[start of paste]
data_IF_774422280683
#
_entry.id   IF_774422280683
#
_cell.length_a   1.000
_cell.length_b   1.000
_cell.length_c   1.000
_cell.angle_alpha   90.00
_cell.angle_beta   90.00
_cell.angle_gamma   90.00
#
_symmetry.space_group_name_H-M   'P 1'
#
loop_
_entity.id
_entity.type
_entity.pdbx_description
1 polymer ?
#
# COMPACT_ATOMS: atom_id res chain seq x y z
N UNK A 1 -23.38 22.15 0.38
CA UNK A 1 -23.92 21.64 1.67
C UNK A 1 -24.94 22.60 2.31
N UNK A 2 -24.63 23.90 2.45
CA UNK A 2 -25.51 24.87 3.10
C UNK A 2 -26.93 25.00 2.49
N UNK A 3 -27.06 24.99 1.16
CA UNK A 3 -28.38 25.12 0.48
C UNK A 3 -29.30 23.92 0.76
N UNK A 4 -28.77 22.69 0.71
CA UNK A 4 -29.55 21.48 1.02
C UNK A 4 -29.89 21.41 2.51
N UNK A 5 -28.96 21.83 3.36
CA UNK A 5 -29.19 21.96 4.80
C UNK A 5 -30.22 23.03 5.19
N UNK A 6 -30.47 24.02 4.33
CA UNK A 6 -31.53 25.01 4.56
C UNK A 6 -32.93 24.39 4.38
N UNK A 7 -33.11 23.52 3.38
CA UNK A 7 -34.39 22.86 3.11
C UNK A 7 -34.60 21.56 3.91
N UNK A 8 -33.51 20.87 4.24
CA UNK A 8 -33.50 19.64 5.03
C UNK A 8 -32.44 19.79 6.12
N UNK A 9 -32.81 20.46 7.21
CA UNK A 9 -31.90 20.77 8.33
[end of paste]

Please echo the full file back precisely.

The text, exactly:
data_IF_774422280683
#
_entry.id   IF_774422280683
#
_cell.length_a   1.000
_cell.length_b   1.000
_cell.length_c   1.000
_cell.angle_alpha   90.00
_cell.angle_beta   90.00
_cell.angle_gamma   90.00
#
_symmetry.space_group_name_H-M   'P 1'
#
loop_
_entity.id
_entity.type
_entity.pdbx_description
1 polymer ?
#
# COMPACT_ATOMS: atom_id res chain seq x y z
N UNK A 1 -23.38 22.15 0.38
CA UNK A 1 -23.92 21.64 1.67
C UNK A 1 -24.94 22.60 2.31
N UNK A 2 -24.63 23.90 2.45
CA UNK A 2 -25.51 24.87 3.10
C UNK A 2 -26.93 25.00 2.49
N UNK A 3 -27.06 24.99 1.16
CA UNK A 3 -28.38 25.12 0.48
C UNK A 3 -29.30 23.92 0.76
N UNK A 4 -28.77 22.69 0.71
CA UNK A 4 -29.55 21.48 1.02
C UNK A 4 -29.89 21.41 2.51
N UNK A 5 -28.96 21.83 3.36
CA UNK A 5 -29.19 21.96 4.80
C UNK A 5 -30.22 23.03 5.19
N UNK A 6 -30.47 24.02 4.33
CA UNK A 6 -31.53 25.01 4.56
C UNK A 6 -32.93 24.39 4.38
N UNK A 7 -33.11 23.52 3.38
CA UNK A 7 -34.39 22.86 3.11
C UNK A 7 -34.60 21.56 3.91
N UNK A 8 -33.51 20.87 4.24
CA UNK A 8 -33.50 19.64 5.03
C UNK A 8 -32.44 19.79 6.12
N UNK A 9 -32.81 20.46 7.21
CA UNK A 9 -31.90 20.77 8.33